And whereas I, as a writer, influence the styles and ideas of other writers;

And whereas I, like most everyone else, influence others every day of my life merely by my day-to-day examples, attitudes, actions, etc.;

And whereas positive experiences and information tend to build me up – uplift me – and to influence/affect my actions, which in turn affect those around me, often in positive ways – while negative experiences and information tend to bring me down and handicap me and fog my thinking and my attitudes as well as to influence/affect my actions, which can in turn affect those around me in negative ways;

I therefore affirm that it is important to seek out positive experiences in all my activities, both those directly related to my writing education as well as my daily life, from the books I read and movies and tv shows I view to the people I associate with and the general experiences I seek out, in order to gradually direct myself to more and more positive experiences and influences, which will pervade more and more of my actions, including my writing and the topics I choose to write about and the approach I use towards those topics.

Comic Book Code of Ethics

The code of ethics of comic book publishers is the "Comic Code" of the Comics Code Authority of the Comics Magazine Association of America. Here are links to the original comics code standards (click here, here, or here), the 1971 revision (here), and the 1989 revision (here), as well as background history (here).

Writers – Ethical Codes

The following are links to codes of ethics of associations for creative writers. (Related topics: For libraries, see Computing and Information Systems's associations codes of ethics category in the Honest Business/Association blog. For newspapers, see Newspaper associations codes of ethics in the Honest Business/Association blog.)

  • Artists and Writers for Responsible Entertainment AWARE (Max Roth, founder)

    "I pledge to create in a fashion encouraging and befitting the nobility and grace of humanity, and by demonstrating mature vision I will aid in maintaining an artistically free and responsible society. This web site shall remain free of racism, prejudice, hatred, and excessive violence. I enjoy the right to express my unique vision as I perceive that vision to be, and I simultaneously accept the ethics of freedom and a better tomorrow through being artistically responsible today."

Book Publishing Codes of Ethics

Thus far, we have not found (via the Internet) any codes of ethics of any book publishing association or any individual book publishing company. (Related topics: See also Computing and Information Systems's associations codes of ethics category and Newspaper associations codes of ethics in the Honest Business/Association blog.)

Movie Production and Screenwriting Codes of Ethics

The following links provide access to the pledges/codes of morality and standards associated with the motion picture industry, past and present.

  • Pledge of the Legion of Decency (Catholic)
  • Motion Pictures Association of America Official Code Objectives, including "Motion Pictures Rating System" and "Standards for Production" (1968) can also be found at the Digital History website (Note: the Standards of Production were not implemented.)
  • Code to Govern the Making of Talking, Synchronized and Silent Motion Pictures (The Hays Code) (also the same code, but also including the various versions, is described in detail at David P. Hayes website). This is the Production Code of the Production Code Administration of the Motion Picture Producers & Distributors of America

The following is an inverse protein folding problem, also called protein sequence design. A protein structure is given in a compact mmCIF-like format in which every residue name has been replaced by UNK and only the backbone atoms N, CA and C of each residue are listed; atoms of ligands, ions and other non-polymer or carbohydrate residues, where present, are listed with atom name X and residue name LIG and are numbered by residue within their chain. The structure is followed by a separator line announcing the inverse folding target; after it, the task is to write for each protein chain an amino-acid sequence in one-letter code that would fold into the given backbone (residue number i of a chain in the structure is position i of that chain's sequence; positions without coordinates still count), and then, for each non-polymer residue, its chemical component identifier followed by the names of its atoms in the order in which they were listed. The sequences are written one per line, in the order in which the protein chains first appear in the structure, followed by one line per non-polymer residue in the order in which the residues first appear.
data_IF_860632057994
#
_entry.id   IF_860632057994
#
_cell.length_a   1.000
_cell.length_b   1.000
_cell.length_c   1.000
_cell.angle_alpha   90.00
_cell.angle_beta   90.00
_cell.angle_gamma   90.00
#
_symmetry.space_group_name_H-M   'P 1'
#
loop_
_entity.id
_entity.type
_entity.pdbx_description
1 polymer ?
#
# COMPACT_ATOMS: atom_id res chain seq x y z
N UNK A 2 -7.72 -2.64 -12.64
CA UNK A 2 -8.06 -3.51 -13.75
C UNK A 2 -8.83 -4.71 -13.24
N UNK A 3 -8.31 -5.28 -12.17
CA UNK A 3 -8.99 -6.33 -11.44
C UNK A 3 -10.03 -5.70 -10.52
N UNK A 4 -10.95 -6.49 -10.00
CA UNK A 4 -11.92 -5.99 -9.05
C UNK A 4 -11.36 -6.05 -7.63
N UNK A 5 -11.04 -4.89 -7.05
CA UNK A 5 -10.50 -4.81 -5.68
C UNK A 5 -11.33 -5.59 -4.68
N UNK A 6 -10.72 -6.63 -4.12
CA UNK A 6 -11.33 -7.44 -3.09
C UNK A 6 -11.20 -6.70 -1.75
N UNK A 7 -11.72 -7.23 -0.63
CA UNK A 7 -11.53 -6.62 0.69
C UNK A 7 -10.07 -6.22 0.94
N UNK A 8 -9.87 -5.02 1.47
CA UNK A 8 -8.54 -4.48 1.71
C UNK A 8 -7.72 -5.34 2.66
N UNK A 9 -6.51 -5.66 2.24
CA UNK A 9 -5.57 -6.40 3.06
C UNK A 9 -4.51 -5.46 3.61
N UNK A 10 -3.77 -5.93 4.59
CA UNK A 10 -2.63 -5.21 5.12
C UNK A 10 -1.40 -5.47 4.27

, formally adopted March 1930 and went into effect in July 1934

  • Screenwriting With A Conscience: Ethics for Screenwriters by Marilyn Beker (Lawrence Erlbaum Associates, 2004)

    "Screenwriting With a Conscience: Ethics for Screenwriters, is for screenwriters who care deeply about what they write; screenwriters who are aware that movie images matter and can influence audiences; screenwriters who want to create meaningful screenplays that make powerful statements while entertaining and winning over audiences.

    A user-frinedly guide to ethical screenwriting, this book makes the case that social responsibility is endemic to public art while it emphatically champions First Amendment rights and condemns censorship.

    In this dynamic and practical volume, author Marilyn Beker provides methods for self-assessment of values, ideas, and ethical stances, and demonstrates the application of these values to the development of plot, character, and dialogue. Screenwriters are introduced to ethical decision-making models and shown through specific film examples how they can be utilized in plot and character development. In addition, specific techniques and exercises are supplied to help screenwriters determine the difference between good and evil, to write realistic and compelling characters based on this determination, and to present messages and write dialogue powerfully without preaching. This book also puts forth a livable work philosophy for dealing with the ethics of the screenwriting business, and presents a viable personal philosophy for surviving in the screenwriting world."

Art – Ethical Codes

The following are codes of ethics of major associations for artists.

  • Guidance for Archaeological Conservation Practice (UK Insitute for Conservation of Historic and Artistic Works)
  • Any links to http://ethics.iit.edu are linked with permission from the Center for the Study of Ethics in the Professions (CSEP), Illinois Institute of Technology (IIT). Copyright Illinois Institute of Technology.